Updated: Dec 10, 2018
“If you can learn to love yourself and all the flaws, you can love other people so much better. And that makes you so happy.” — Kristin Chenoweth.
I recently had a friend ask me why she is so mean all the time. I wasn’t really sure what she meant by this, so I asked her to explain. She stated, “I just feel so mean when I talk to my parents, my husband, my co-workers, and even my kids. I just want to stop being mean and be happy.” Many times people find themselves feeling angry or impatient with others because there is something within themselves that makes them feel insecure, unloved, or disappointed. It may be time to start looking within yourself for love. Read below to learn how to find the ‘you’ that you love by following these 4 steps.
The first step towards self-love is changing your automatic thoughts. Reframing your negative automatic thoughts into more positive thoughts can be very powerful. Start by listening to your internal dialogue and challenge those comments that are negative or abusive to yourself. Take notice of the themes and emotional tone of your self-talk. Then intentionally reframe those thoughts so they are more positive, supportive, and encouraging. Here is an example of how to do this:
According to the University of the Sunshine Coast in Australia (2015), "It is important to note that positive self-talk is not self-delusion. Psychologically, it is knowns as Cognitive Reprogramming and acts to correct our faulty thinking. Faulty thinking is a bad habit that limits our chances for success and happiness."
Exercise Makes You Feel Better. Period. According to a center for CBT Therapy in London, when you exercise, you not only feel better physically, but you feel better mentally. Studies have shown that exercise can even help to alleviate symptoms of anxiety and depression, especially when done outdoors (Vitamin D!! – hello??). Find an outdoor workout that fits your style! Whether it’s walking your dog, jogging, biking, rock-climbing, hiking, or renting a canoe, just get OUTSIDE and see how much self-love comes with it.
Exercise also releases endorphins, which contributes to your level of happiness and will ultimately help you feel better about yourself. You will feel more interested in exploring new places and meeting new people. You will have the energy to overcome obstacles and the emotional stamina needed to take on personal goals.
When we focus on all of the things we DON'T have, we get caught up in all of our negative thoughts and they become louder and louder in our minds. When we incorporate gratitude into our daily routine, we feel less anxious, more grounded, and all around joyous.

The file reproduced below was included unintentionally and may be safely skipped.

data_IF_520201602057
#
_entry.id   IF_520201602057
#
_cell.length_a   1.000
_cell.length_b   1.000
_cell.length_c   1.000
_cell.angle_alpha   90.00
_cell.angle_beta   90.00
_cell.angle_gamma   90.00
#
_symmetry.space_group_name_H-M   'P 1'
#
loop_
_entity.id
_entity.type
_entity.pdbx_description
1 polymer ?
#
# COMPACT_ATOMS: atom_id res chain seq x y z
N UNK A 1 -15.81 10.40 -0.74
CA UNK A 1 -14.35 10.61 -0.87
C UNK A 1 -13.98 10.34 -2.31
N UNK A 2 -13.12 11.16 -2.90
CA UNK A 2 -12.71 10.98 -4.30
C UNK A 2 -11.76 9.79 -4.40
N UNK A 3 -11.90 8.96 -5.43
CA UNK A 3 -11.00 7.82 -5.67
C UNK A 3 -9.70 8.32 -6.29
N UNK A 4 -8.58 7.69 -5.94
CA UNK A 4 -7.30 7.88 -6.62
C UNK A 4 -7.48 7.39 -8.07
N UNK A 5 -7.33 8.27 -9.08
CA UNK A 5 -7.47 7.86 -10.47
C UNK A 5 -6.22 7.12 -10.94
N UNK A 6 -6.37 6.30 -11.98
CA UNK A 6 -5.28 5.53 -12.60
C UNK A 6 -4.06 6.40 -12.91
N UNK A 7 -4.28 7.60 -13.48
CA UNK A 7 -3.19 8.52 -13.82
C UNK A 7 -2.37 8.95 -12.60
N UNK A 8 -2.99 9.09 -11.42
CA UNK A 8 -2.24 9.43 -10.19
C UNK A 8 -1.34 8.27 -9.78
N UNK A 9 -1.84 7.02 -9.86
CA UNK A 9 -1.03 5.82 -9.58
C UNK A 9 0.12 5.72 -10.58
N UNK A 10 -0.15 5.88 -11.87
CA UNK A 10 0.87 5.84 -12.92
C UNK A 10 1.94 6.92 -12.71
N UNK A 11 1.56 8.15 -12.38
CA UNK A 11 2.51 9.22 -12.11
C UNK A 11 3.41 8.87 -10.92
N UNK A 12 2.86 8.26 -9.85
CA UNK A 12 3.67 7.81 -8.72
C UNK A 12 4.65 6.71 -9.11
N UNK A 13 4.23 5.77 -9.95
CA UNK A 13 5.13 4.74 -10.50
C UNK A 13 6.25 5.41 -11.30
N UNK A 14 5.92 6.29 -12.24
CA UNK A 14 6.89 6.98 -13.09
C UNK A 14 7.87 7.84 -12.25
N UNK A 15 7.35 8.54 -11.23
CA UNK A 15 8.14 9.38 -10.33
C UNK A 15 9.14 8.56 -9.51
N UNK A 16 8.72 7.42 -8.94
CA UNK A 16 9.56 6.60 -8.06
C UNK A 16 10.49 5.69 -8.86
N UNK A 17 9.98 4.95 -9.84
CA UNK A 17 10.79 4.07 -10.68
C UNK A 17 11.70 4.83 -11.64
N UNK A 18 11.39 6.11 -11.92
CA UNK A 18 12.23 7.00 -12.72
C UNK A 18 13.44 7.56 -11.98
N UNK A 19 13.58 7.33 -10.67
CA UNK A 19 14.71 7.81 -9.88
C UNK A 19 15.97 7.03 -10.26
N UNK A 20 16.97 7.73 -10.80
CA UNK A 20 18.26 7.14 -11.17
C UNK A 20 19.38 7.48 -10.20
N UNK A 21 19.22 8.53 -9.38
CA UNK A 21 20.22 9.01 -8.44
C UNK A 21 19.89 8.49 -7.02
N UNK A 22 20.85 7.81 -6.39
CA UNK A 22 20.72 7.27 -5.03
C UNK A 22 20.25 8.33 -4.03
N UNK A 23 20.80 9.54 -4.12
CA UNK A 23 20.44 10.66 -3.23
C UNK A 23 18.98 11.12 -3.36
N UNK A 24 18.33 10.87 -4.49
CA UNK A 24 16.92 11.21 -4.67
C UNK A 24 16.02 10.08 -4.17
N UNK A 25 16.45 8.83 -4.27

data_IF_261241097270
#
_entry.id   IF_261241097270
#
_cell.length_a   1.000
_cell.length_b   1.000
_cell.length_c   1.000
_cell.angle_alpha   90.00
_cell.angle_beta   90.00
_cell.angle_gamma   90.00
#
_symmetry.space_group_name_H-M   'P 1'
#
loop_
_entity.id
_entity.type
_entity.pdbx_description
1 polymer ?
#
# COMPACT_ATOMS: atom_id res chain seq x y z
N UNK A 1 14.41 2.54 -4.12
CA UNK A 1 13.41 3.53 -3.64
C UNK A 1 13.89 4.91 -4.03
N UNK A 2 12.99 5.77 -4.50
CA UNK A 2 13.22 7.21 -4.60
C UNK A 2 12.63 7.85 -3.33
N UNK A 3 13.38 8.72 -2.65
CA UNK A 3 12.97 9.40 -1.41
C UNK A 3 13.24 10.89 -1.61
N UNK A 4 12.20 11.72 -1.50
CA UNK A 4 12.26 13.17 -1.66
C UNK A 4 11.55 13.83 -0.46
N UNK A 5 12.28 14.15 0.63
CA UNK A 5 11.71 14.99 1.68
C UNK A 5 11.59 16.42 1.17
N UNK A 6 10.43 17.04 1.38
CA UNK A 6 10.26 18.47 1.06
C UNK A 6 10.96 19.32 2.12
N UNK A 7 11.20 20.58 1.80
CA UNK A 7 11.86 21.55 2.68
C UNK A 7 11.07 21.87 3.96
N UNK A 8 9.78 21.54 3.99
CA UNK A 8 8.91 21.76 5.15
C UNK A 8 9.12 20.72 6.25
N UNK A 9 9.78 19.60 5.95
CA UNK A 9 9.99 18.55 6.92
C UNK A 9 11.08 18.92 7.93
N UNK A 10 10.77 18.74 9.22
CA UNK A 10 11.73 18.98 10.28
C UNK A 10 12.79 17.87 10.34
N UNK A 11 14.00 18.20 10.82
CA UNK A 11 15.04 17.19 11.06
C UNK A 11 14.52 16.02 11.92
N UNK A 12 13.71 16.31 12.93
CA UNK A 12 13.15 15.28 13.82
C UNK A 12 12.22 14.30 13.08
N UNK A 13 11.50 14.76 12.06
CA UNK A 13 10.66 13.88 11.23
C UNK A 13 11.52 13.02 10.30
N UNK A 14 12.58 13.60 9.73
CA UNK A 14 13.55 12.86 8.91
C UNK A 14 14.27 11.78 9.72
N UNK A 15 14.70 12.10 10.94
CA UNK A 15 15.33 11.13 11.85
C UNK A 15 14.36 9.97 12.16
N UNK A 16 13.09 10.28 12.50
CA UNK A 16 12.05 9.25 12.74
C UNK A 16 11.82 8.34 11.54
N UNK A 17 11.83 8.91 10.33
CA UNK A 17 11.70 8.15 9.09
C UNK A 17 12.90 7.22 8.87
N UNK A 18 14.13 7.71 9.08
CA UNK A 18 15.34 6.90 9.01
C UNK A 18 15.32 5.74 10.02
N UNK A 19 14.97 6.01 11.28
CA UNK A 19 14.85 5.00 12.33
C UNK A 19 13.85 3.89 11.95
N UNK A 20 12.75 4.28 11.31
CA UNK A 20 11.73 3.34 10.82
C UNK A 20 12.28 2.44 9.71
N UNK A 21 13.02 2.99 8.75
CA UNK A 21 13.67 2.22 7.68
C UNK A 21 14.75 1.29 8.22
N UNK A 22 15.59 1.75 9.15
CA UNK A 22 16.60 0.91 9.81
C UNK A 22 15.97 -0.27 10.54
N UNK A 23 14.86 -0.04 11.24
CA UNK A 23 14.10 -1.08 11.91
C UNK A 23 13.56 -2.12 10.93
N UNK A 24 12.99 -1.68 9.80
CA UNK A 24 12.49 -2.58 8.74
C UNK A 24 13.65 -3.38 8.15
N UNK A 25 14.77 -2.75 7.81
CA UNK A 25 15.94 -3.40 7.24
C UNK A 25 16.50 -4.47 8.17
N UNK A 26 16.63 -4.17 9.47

I challenge you to write out the following sentence in the morning and before you go to bed everyday.
“I am truly blessed to have ____________________________, because _______________________________.”
You will immediately start loving yourself more when you realize all the things you’re grateful for in your life.
Do you lack self-compassion? Do you judge yourself? Do you doubt your choices? If you answered yes to any of these, then it is time to practice self-acceptance. And I mean REALLY practice it. Sometimes this requires a mindfulness-based ideology, which can mean becoming more aware of your own emotions and thoughts. Sometimes finding the ‘you’ you love means appreciating your own imperfections just as much as you appreciate your strengths. The more we accept things that we cannot change in the moment, the faster and lighter we will move forward. Positive affirmations can also help with this. Here are examples of positive affirmations:
No matter what happens in life, there is always a chance to look forward and find the ‘you’ you love. Sometimes this seems like an impossible task due to past traumas, life adversities, and/or losses. But do not think of these as road blocks; think of them as steps on your journey towards unconditional self-love.
Questions? Contact Alison:
Alison Seponara, MS, LPC is a licensed psychotherapist in private practice located in Lafayette Hill, PA. Alison specializes in holistic and mindfulness work with women who struggle with anxiety related to a life transition including divorce, motherhood, death of a loved one, relationship struggles, career change, etc. Alison also works closely with children and families with special needs including those who suffer from anxiety, ADHD, Autism. Feel free to contact Alison with any questions you may have or if you are interested in a FREE consultation: Call Alison at (610) 952-4169 or send her an e-mail at AlisonSeponaraLPC@gmail. com